The term rare applies to those diseases that affect a limited number of people, and have a prevalence lower than a legislatively determined threshold in each country. In the EU, this threshold is set at 0.05% of the population, i.e. one case per 2,000 inhabitants. (In the United States a disease is considered to be rare when it has been diagnosed in fewer than 200,000 individuals in the population, i.e. approx 0.08%)
Rare diseases create particular problems because they are rare, serious, frequently chronic and sometimes progressive, and have an onset often at birth or during childhood.
Many who suffer from rare diseases find it difficult to be diagnosed, to obtain information or to be given a referral to qualified specialists. They also have difficulty obtaining access to effective treatment, social and medical care for the disease, coordinating basic treatment with that provided at hospitals, preserving their autonomy, and participating in the labour market as well as in social and community life.
We are dedicating our efforts to the treatment of three rare diseases.
Lipoprotein lipase deficiency, LPLD
Lipoprotein lipase, or LPL, is an enzyme which occurs naturally in the body, in particular in the capillary endothelial cells, and is involved in triglyceride metabolism. These fat molecules, which are a source of energy for the body's cells, are in turn derived from VLDL lipoproteins and chylomicrons.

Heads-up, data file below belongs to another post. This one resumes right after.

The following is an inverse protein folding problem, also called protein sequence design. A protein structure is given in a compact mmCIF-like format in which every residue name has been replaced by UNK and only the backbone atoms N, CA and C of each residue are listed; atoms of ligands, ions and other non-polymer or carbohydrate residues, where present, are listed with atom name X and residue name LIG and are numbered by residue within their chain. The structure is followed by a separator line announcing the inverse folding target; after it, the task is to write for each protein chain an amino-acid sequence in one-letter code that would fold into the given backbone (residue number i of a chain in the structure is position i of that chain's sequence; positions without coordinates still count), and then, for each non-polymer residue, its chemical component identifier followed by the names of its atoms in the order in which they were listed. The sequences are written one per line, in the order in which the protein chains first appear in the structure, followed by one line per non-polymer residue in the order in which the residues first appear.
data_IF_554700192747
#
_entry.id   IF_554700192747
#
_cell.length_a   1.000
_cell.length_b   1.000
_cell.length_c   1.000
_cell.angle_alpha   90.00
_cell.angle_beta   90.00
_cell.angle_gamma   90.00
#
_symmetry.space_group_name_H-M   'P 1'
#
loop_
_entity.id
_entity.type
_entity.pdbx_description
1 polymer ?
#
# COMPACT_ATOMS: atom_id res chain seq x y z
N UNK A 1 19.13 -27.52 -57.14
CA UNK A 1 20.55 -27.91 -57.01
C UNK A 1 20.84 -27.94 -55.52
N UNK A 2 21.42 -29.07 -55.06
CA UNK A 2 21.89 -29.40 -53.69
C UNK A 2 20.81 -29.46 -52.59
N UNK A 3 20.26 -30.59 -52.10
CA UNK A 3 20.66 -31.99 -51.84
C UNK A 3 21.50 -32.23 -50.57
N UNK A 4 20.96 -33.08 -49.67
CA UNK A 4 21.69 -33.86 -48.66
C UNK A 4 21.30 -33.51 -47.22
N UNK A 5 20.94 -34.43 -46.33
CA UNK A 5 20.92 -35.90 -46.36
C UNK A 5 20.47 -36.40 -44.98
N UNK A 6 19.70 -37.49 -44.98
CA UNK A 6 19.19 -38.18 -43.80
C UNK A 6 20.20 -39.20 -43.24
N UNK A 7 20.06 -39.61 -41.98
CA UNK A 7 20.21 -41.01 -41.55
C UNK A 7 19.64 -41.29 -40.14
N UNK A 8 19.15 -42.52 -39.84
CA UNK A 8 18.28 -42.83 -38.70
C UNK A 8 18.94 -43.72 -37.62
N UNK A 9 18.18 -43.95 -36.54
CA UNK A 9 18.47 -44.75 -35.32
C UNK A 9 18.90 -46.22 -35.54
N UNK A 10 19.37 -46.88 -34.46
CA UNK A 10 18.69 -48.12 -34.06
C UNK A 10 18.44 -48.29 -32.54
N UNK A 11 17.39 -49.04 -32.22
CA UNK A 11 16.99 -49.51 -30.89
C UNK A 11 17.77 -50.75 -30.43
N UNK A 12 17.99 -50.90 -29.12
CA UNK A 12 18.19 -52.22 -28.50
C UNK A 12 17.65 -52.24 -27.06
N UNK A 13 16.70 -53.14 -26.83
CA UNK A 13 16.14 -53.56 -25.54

Lipoprotein lipase deficiency is a rare disease in which patients have a defect in the gene for lipoprotein lipase, the enzyme responsible for fat degradation. People with this condition accumulate very high fat levels in the blood (hyperchylomicronaemia). Patients with this disease have to be on a strict, low-fat diet and risk having recurrent bouts of pancreatitis (inflammation of the pancreas), which is a serious and life-threatening
Limbal stem cell deficiency (LSCD)
The transparency of the cornea is essential to ensure the ability to see properly. Corneal cell renewal and repair are dependent upon the cells present in the limbus, which is found in a small area of the eye between the cornea and the conjunctiva.
Thermal or chemical burns on the eye can destroy the limbus and cause a lack of limbal cells. If this happens, the cornea becomes covered by a different kind of epithelium via an invasion of cells from the conjunctiva. This makes the cornea opaque and leads to vision loss, a condition that cannot be effectively treated with conventional corneal transplantation.
Our therapy is based on cultures of limbal cells taken from the patient, which, once they have successfully grafted, regenerate the corneal epithelium and restore its functions. Limbal cell cultures even allow the possibility of treating patients with a loss of corneal epithelium in both eyes, provided that a small portion of limbus remains in one of the eyes.
Alpha-mannosidosis is a rare and serious hereditary genetic disease resulting from an enzymatic deficiency which causes a build-up of lysosomal enzymes. The disease is generally found in two forms which differ in severity of symptoms and age of onset, and appears either at birth or during early childhood. Its incidence stands at about 1 case for every 500,000 newborns.